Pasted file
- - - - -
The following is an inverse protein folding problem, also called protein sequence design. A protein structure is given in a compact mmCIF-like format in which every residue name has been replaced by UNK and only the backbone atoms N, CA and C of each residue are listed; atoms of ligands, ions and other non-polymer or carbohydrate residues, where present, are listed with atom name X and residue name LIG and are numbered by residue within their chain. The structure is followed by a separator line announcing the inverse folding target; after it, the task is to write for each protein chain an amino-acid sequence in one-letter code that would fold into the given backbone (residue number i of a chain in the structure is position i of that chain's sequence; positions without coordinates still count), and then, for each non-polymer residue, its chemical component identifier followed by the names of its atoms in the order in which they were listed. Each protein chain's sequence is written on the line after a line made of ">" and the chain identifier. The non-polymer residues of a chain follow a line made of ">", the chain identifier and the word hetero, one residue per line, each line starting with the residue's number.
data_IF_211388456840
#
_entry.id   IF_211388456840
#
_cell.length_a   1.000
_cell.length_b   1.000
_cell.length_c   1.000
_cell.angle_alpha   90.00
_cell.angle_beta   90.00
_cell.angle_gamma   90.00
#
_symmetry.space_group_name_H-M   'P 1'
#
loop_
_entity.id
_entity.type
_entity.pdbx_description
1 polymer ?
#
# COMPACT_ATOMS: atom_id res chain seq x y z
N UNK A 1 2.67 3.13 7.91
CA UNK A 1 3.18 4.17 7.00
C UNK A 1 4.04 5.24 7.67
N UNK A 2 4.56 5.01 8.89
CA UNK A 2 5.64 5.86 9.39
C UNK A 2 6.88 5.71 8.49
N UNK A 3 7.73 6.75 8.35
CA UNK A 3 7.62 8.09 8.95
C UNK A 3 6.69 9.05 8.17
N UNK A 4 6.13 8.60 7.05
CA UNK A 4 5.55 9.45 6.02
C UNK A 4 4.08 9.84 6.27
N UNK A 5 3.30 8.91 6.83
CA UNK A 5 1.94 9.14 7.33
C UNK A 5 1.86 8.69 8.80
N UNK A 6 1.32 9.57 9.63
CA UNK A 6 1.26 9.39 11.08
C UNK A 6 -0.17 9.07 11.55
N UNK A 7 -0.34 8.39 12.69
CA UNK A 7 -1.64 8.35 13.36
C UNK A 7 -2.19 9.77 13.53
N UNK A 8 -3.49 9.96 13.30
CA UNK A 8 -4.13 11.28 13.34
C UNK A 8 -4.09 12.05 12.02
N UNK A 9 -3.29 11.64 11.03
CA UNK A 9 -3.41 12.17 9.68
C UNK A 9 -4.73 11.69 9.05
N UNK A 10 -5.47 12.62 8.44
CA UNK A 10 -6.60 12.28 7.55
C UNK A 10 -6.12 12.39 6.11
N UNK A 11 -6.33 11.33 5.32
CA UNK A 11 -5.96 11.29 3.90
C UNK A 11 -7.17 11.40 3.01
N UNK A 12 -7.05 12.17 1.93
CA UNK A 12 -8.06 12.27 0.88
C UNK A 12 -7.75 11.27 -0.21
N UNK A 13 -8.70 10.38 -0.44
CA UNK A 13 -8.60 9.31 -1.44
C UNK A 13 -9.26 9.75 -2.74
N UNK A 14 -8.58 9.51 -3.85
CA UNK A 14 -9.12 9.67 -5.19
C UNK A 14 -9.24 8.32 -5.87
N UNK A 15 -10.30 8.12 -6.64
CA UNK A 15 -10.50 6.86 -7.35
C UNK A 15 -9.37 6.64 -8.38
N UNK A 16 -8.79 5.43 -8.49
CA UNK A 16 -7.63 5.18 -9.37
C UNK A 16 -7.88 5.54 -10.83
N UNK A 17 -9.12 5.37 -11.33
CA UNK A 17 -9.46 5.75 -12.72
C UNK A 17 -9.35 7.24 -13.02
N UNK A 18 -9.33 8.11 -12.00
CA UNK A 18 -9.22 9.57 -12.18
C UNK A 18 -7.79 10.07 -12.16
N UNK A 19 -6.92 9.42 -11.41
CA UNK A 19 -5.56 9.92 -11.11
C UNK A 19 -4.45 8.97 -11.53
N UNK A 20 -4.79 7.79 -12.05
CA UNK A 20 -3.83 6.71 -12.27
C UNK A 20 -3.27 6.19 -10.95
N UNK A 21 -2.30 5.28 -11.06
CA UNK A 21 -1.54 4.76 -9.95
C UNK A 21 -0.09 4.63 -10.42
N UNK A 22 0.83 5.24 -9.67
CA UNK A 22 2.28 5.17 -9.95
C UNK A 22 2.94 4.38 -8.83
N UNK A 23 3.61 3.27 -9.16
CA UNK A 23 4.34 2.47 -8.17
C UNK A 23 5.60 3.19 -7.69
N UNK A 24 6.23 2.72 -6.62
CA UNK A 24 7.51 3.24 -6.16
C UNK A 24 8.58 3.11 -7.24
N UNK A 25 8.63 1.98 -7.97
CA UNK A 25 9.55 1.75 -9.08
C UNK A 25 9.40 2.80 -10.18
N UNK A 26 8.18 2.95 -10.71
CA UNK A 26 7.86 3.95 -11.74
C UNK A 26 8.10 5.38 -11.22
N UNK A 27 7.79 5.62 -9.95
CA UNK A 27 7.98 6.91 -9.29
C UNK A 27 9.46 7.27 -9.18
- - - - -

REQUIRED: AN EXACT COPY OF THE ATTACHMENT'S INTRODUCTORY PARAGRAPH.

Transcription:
The following is an inverse protein folding problem, also called protein sequence design. A protein structure is given in a compact mmCIF-like format in which every residue name has been replaced by UNK and only the backbone atoms N, CA and C of each residue are listed; atoms of ligands, ions and other non-polymer or carbohydrate residues, where present, are listed with atom name X and residue name LIG and are numbered by residue within their chain. The structure is followed by a separator line announcing the inverse folding target; after it, the task is to write for each protein chain an amino-acid sequence in one-letter code that would fold into the given backbone (residue number i of a chain in the structure is position i of that chain's sequence; positions without coordinates still count), and then, for each non-polymer residue, its chemical component identifier followed by the names of its atoms in the order in which they were listed. Each protein chain's sequence is written on the line after a line made of ">" and the chain identifier. The non-polymer residues of a chain follow a line made of ">", the chain identifier and the word hetero, one residue per line, each line starting with the residue's number.